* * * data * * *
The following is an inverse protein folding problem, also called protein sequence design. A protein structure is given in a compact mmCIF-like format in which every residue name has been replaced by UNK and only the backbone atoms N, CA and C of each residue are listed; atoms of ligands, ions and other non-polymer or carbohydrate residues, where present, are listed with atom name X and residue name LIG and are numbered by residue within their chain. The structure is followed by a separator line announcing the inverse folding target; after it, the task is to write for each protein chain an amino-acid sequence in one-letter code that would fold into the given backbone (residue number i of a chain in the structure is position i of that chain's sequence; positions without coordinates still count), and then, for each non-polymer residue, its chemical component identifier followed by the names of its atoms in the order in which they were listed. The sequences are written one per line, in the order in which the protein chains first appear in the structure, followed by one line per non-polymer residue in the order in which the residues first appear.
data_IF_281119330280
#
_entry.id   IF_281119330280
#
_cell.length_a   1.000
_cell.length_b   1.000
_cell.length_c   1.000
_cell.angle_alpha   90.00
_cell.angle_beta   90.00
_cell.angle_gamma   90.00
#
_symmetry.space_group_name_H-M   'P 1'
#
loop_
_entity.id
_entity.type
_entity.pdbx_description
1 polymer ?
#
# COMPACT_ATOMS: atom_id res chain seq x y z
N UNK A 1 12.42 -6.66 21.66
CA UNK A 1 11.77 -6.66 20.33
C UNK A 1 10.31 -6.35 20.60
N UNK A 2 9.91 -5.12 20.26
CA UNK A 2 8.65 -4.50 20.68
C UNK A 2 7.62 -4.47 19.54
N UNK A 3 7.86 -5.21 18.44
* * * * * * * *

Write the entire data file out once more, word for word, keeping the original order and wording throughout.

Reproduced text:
The following is an inverse protein folding problem, also called protein sequence design. A protein structure is given in a compact mmCIF-like format in which every residue name has been replaced by UNK and only the backbone atoms N, CA and C of each residue are listed; atoms of ligands, ions and other non-polymer or carbohydrate residues, where present, are listed with atom name X and residue name LIG and are numbered by residue within their chain. The structure is followed by a separator line announcing the inverse folding target; after it, the task is to write for each protein chain an amino-acid sequence in one-letter code that would fold into the given backbone (residue number i of a chain in the structure is position i of that chain's sequence; positions without coordinates still count), and then, for each non-polymer residue, its chemical component identifier followed by the names of its atoms in the order in which they were listed. The sequences are written one per line, in the order in which the protein chains first appear in the structure, followed by one line per non-polymer residue in the order in which the residues first appear.
data_IF_281119330280
#
_entry.id   IF_281119330280
#
_cell.length_a   1.000
_cell.length_b   1.000
_cell.length_c   1.000
_cell.angle_alpha   90.00
_cell.angle_beta   90.00
_cell.angle_gamma   90.00
#
_symmetry.space_group_name_H-M   'P 1'
#
loop_
_entity.id
_entity.type
_entity.pdbx_description
1 polymer ?
#
# COMPACT_ATOMS: atom_id res chain seq x y z
N UNK A 1 12.42 -6.66 21.66
CA UNK A 1 11.77 -6.66 20.33
C UNK A 1 10.31 -6.35 20.60
N UNK A 2 9.91 -5.12 20.26
CA UNK A 2 8.65 -4.50 20.68
C UNK A 2 7.62 -4.47 19.54
N UNK A 3 7.86 -5.21 18.44